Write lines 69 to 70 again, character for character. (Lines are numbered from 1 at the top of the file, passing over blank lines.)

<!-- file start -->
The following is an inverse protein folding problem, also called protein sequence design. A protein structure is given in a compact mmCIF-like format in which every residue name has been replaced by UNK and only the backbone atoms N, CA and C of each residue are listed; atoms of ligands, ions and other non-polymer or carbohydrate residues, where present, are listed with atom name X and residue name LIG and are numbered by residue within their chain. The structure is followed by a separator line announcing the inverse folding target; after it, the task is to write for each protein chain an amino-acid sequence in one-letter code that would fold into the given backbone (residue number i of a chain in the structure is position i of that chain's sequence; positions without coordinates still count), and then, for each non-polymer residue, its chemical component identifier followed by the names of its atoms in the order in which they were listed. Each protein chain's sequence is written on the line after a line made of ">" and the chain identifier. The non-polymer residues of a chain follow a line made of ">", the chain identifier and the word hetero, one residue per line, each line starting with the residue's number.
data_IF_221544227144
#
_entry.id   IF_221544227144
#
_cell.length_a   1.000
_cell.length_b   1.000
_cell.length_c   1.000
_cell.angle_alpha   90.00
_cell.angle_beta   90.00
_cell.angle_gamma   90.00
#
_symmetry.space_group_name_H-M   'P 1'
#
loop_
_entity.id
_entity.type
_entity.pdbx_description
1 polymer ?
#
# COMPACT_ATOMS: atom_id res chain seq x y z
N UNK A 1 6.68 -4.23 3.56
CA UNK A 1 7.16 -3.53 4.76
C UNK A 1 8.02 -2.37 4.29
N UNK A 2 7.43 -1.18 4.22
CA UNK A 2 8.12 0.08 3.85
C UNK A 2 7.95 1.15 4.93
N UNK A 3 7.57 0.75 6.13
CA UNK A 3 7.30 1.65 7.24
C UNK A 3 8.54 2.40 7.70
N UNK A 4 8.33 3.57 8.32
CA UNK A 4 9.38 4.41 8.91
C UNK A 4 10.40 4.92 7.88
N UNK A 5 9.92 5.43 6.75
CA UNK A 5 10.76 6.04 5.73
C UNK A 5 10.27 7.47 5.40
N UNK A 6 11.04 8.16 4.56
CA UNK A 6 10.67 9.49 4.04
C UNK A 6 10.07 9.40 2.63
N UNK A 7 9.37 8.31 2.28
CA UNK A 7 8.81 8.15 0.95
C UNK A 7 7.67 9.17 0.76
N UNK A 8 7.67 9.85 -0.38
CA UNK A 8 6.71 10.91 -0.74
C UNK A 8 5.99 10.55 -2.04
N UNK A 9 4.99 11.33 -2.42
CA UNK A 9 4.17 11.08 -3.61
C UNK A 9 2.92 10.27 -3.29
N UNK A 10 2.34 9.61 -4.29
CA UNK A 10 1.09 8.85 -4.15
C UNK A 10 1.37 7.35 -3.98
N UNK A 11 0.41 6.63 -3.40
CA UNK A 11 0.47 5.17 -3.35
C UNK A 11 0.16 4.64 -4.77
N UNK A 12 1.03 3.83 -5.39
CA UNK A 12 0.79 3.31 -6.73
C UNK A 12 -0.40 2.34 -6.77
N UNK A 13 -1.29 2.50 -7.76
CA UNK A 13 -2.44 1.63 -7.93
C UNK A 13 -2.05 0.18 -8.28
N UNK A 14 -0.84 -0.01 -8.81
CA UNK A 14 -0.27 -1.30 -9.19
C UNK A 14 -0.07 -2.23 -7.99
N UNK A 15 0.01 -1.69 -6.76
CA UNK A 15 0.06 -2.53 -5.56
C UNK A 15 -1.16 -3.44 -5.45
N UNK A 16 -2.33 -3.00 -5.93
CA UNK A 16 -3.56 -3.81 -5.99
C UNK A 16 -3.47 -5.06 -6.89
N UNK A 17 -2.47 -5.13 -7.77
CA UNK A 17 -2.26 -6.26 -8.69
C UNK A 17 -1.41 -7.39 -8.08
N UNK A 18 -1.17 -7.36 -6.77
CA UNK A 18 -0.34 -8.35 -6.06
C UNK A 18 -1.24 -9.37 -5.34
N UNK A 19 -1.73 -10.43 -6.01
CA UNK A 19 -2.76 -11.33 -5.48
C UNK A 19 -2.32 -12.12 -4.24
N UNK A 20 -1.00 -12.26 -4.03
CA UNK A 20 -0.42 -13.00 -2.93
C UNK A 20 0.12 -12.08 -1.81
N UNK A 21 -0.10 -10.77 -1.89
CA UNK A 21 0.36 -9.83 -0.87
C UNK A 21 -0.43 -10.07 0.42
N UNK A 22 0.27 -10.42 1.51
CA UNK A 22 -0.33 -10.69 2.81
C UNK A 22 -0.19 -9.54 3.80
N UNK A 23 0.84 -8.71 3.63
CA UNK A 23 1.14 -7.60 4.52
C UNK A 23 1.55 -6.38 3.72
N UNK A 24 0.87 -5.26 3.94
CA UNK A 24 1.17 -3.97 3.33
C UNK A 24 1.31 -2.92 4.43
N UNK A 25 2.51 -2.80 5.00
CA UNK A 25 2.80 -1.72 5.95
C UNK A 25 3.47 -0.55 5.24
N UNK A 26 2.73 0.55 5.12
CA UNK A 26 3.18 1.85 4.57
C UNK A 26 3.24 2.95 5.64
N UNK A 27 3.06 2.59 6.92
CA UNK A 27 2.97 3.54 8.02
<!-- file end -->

C UNK A 16 -3.47 -5.06 -6.89
N UNK A 17 -2.47 -5.13 -7.77